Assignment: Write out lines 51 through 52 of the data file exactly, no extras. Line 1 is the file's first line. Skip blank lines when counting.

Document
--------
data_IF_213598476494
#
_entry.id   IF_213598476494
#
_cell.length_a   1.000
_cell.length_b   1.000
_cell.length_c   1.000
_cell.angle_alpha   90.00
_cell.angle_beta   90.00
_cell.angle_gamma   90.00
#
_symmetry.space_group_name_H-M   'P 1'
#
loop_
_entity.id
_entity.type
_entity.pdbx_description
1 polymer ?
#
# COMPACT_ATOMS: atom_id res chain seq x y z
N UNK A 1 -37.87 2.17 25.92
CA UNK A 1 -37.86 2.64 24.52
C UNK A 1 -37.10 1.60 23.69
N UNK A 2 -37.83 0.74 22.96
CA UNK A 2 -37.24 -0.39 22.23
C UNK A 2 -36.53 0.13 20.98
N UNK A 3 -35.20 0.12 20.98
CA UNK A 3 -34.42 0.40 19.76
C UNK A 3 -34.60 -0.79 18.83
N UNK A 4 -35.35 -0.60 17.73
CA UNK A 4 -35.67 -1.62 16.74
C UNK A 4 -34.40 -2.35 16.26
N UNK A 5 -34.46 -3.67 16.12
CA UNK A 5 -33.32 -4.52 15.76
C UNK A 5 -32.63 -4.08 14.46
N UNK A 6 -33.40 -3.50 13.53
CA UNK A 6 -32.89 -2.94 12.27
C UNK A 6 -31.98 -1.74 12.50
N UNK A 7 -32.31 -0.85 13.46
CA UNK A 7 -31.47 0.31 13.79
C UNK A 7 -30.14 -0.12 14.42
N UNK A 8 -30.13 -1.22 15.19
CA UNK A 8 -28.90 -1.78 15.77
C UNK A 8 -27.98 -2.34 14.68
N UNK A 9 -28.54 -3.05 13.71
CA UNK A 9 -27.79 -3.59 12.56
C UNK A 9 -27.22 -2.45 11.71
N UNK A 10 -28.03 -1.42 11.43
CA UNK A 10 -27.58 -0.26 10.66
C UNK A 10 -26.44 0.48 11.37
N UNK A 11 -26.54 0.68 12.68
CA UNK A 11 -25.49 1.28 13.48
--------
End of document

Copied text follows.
N UNK A 11 -26.54 0.68 12.68
CA UNK A 11 -25.49 1.28 13.48